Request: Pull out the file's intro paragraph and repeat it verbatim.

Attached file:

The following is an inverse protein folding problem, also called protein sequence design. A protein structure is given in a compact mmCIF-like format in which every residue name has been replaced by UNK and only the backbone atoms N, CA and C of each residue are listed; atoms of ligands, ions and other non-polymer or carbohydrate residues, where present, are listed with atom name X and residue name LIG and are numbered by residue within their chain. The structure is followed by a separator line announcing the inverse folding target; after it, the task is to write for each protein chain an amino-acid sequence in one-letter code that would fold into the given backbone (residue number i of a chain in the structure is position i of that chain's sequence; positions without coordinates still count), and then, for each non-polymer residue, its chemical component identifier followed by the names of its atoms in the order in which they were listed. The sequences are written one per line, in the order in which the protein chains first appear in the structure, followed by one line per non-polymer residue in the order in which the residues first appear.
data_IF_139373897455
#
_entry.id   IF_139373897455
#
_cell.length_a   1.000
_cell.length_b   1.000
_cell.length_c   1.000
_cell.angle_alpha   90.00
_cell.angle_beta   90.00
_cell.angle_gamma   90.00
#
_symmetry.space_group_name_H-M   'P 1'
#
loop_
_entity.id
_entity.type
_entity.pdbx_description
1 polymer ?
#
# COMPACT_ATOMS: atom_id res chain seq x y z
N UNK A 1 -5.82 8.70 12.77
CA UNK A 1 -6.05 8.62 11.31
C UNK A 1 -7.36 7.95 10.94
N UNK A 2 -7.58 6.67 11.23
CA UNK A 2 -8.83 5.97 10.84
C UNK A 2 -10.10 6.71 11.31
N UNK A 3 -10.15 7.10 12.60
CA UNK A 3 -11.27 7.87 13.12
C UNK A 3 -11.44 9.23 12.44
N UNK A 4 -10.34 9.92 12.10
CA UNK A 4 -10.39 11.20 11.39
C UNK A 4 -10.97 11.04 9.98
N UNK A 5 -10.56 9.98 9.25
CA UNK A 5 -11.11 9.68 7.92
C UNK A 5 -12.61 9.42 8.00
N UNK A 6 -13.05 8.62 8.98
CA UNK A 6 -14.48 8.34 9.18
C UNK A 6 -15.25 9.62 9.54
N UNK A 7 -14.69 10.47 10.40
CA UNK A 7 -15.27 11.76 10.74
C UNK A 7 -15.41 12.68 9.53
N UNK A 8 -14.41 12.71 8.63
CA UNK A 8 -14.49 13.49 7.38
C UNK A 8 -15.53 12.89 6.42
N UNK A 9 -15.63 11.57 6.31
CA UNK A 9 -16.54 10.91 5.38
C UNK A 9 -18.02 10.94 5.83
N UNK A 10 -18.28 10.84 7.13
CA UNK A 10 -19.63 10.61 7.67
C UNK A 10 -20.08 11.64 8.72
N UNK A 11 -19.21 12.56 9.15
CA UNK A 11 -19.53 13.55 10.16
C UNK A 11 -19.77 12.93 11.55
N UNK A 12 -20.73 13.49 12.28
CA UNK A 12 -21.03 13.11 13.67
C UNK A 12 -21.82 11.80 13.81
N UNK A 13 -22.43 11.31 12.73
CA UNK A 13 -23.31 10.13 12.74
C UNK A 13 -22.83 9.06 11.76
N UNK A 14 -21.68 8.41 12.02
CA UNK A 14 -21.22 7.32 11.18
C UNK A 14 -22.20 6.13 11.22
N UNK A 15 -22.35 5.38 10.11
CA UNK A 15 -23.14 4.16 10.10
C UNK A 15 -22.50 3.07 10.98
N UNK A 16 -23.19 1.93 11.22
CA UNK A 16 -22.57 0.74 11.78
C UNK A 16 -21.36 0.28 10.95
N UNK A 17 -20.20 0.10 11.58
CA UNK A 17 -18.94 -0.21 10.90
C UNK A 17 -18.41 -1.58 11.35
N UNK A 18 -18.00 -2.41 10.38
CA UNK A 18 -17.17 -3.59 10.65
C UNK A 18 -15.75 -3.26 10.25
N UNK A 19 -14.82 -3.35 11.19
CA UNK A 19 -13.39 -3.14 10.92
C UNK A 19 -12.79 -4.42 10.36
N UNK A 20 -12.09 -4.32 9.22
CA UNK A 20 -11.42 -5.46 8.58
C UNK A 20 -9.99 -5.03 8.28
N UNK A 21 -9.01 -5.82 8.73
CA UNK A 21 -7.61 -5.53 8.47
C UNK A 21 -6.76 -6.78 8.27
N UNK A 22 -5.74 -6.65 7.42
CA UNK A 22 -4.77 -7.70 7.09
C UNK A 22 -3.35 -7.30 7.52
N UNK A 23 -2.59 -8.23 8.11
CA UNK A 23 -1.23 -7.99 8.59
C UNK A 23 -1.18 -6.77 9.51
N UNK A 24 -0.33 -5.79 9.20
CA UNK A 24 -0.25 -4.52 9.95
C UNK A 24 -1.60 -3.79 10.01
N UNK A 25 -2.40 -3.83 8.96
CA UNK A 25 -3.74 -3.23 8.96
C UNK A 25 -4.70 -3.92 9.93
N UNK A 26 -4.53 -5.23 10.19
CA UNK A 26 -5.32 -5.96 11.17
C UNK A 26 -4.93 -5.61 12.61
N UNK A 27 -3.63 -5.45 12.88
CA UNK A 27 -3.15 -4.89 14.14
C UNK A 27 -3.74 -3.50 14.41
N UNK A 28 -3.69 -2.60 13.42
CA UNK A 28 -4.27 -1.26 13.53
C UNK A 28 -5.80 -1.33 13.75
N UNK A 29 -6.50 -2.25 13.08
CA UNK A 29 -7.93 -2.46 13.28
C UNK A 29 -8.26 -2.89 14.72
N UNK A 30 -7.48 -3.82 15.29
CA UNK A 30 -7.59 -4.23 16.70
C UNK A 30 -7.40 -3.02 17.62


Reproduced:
The following is an inverse protein folding problem, also called protein sequence design. A protein structure is given in a compact mmCIF-like format in which every residue name has been replaced by UNK and only the backbone atoms N, CA and C of each residue are listed; atoms of ligands, ions and other non-polymer or carbohydrate residues, where present, are listed with atom name X and residue name LIG and are numbered by residue within their chain. The structure is followed by a separator line announcing the inverse folding target; after it, the task is to write for each protein chain an amino-acid sequence in one-letter code that would fold into the given backbone (residue number i of a chain in the structure is position i of that chain's sequence; positions without coordinates still count), and then, for each non-polymer residue, its chemical component identifier followed by the names of its atoms in the order in which they were listed. The sequences are written one per line, in the order in which the protein chains first appear in the structure, followed by one line per non-polymer residue in the order in which the residues first appear.